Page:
Within one week, we had a roster of about 40 people, most of them in their 20s and 30s, willing to assist neighbors in need. With the Block Association, we put together a survey for volunteers, asking for contact information, while also asking that they specify their last dates of travel, whether they had been in contact with anyone testing positive for COVID, or if they had had any symptoms. From there, I drafted a flyer (with the Block Association President’s input) letting people know that we were available to help run errands. A volunteer and I posted flyers on every door on the two-block stretch of our street. We also found a point person in each building to try to identify any elderly neighbors who might be less mobile, and therefore less likely to see the flyer. Almost immediately, we got requests for assistance via phone and email, at times up to five or six per day. As the coordinator of the volunteer group, I reviewed each request and matched the request with available volunteers. I also put together some guidelines for checking in with the neighbor who had requested assistance, conducting a smooth delivery, and for working out financials. Overall, I was very impressed with all of my neighbors during this time, especially the volunteers. The younger generations of residents really showed up for the elderly and vulnerable when they needed it most.

Every evening at 7PM on the dot, everyone would open their windows to clap, bang pots and pans and play music for the first responders from the safety of their homes.

For the neighborhood, spring into summer was a bittersweet time. Every evening at 7PM on the dot, everyone would open their windows to clap, bang pots and pans and play music for the first responders from the safety of their homes. The hotline was busy – we often helped people with their basic needs, picking up items such as a loaf of bread and a gallon of milk, or analgesics, or even special treats, like fresh roasted coffee beans from a favorite store. Neighbors showed their appreciation by delivering baked goods and sweets for the volunteers. We lost some friends and neighbors to COVID and related issues, and due to fluctuating rents in the neighborhood, some people, myself included, began to move out. By July, however, New York City saw a turning point. The COVID-19 transmission rate slowed to almost a halt, and we began to see days with zero deaths resulting from the coronavirus. More stores reopened, people returned to the streets, and life has since returned to a (distant) version of normalcy. As a result, fewer and fewer people have requested assistance since this summer.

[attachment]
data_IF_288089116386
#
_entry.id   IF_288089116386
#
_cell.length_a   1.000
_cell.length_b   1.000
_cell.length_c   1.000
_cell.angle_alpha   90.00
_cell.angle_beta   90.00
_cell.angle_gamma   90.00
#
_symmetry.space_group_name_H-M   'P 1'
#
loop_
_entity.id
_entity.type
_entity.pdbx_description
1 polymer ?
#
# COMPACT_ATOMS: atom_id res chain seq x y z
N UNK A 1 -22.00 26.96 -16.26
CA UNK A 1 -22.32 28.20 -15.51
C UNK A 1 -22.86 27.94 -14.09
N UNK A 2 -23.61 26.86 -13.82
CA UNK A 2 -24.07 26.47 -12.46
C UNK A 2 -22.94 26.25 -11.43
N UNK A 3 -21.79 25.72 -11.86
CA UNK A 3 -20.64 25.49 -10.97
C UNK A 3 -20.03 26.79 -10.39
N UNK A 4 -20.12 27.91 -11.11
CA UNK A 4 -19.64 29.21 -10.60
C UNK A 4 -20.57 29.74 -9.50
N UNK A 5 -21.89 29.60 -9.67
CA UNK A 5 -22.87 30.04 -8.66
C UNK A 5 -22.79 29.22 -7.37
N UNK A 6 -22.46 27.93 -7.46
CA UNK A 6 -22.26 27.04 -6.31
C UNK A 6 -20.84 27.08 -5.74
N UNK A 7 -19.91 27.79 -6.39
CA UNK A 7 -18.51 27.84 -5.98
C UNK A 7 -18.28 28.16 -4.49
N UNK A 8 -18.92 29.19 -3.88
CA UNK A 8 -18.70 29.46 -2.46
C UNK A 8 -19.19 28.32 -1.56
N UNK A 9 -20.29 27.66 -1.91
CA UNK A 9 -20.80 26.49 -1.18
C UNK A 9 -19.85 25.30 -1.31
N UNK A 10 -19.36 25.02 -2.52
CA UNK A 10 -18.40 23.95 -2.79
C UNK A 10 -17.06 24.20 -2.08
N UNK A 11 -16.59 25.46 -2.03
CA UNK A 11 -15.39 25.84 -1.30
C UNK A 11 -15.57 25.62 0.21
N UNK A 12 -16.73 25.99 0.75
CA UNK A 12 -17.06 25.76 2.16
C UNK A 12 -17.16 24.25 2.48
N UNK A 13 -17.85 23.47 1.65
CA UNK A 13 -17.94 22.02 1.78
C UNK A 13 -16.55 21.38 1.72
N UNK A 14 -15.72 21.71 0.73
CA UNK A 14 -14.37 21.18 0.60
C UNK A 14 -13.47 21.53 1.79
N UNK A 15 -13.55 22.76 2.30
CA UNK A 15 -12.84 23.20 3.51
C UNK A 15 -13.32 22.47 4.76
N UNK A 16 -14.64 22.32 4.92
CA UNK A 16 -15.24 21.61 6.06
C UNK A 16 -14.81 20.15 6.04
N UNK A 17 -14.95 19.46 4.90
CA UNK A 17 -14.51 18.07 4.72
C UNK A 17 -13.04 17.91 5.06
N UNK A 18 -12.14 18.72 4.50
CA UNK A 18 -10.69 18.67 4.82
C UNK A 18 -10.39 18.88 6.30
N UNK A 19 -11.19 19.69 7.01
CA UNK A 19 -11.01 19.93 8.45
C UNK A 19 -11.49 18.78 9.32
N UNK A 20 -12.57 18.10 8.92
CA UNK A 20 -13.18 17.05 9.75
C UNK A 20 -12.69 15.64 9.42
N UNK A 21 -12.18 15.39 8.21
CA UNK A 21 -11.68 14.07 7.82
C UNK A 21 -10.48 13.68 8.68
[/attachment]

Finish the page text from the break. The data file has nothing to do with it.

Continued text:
As seasons change, we recognize that another wave of the virus is likely, and we are preparing for it. Although I did leave my old apartment on West 69th Street, my new apartment is less than a quarter mile west of my old neighborhood, and I plan on continuing my duties for as long as I am needed. In the past week, I have spoken with the Block Association President about some ideas I have to re-energize our corps of mutual aid volunteers. We have a new set of flyers going up in the very near future. We know that there are new neighbors who are ready and willing to help. Together, we will weather the upcoming winter, regardless of whatever it may bring.

Together, we will weather the upcoming winter, regardless of whatever it may bring.

Daniela Alvarado
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Very nice writing Dani and very proud of you. The UWS is a wonderful neighborhood i am sure it will soon come back to its usual great lifestyle

— Nelson Alvarado